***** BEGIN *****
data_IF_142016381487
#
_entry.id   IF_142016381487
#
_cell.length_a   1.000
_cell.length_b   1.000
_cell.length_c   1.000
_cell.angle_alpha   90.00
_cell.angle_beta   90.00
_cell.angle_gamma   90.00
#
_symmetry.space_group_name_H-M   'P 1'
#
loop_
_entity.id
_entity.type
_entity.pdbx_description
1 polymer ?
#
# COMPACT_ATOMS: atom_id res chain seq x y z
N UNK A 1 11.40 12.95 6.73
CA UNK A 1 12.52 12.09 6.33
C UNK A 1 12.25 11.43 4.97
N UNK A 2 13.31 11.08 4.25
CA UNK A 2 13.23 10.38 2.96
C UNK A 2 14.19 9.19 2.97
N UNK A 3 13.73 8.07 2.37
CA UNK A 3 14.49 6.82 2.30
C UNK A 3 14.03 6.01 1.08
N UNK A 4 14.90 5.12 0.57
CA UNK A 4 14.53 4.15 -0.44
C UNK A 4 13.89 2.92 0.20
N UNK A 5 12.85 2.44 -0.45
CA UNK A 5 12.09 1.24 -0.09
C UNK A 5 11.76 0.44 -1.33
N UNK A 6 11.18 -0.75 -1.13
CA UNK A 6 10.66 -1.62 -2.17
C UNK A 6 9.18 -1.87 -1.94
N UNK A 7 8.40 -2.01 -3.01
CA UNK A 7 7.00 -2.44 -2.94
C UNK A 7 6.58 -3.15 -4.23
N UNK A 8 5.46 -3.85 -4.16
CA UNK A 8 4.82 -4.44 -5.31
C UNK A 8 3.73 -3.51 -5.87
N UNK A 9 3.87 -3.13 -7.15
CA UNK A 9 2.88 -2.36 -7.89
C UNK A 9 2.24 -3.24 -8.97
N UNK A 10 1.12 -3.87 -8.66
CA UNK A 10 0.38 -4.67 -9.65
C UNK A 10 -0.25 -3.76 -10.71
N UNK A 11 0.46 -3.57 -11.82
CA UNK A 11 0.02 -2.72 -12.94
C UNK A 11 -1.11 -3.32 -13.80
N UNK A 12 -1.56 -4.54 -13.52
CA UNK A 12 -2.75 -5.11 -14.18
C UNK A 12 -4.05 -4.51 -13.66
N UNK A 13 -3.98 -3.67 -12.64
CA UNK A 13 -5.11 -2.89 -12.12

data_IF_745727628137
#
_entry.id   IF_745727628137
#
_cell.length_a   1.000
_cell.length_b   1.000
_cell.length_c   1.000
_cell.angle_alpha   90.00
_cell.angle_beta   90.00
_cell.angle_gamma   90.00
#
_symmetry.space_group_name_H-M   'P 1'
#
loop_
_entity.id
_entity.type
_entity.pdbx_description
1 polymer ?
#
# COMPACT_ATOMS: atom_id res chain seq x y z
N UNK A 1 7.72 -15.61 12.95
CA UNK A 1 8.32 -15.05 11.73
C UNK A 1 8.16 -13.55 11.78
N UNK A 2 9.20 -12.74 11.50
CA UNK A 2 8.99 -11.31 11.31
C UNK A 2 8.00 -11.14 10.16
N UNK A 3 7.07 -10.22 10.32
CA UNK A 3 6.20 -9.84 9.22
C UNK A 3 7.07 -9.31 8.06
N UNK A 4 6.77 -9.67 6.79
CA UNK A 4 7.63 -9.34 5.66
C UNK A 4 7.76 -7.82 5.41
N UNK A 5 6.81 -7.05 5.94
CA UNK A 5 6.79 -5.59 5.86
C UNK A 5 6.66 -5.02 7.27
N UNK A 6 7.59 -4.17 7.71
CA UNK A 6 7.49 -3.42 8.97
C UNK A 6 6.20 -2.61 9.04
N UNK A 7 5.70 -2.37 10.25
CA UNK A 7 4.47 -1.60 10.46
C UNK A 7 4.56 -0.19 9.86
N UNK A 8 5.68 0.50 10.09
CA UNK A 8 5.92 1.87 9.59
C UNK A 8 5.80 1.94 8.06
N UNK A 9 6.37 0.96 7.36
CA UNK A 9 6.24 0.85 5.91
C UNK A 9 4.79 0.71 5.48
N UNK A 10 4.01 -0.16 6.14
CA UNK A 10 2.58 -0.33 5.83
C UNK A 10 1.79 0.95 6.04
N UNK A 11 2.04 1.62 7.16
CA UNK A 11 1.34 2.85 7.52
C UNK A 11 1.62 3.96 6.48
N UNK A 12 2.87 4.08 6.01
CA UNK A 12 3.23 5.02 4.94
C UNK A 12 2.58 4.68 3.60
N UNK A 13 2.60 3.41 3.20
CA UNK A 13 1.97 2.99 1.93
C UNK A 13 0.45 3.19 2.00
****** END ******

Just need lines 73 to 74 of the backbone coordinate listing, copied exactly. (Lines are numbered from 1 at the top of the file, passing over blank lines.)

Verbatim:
_entity.id
_entity.type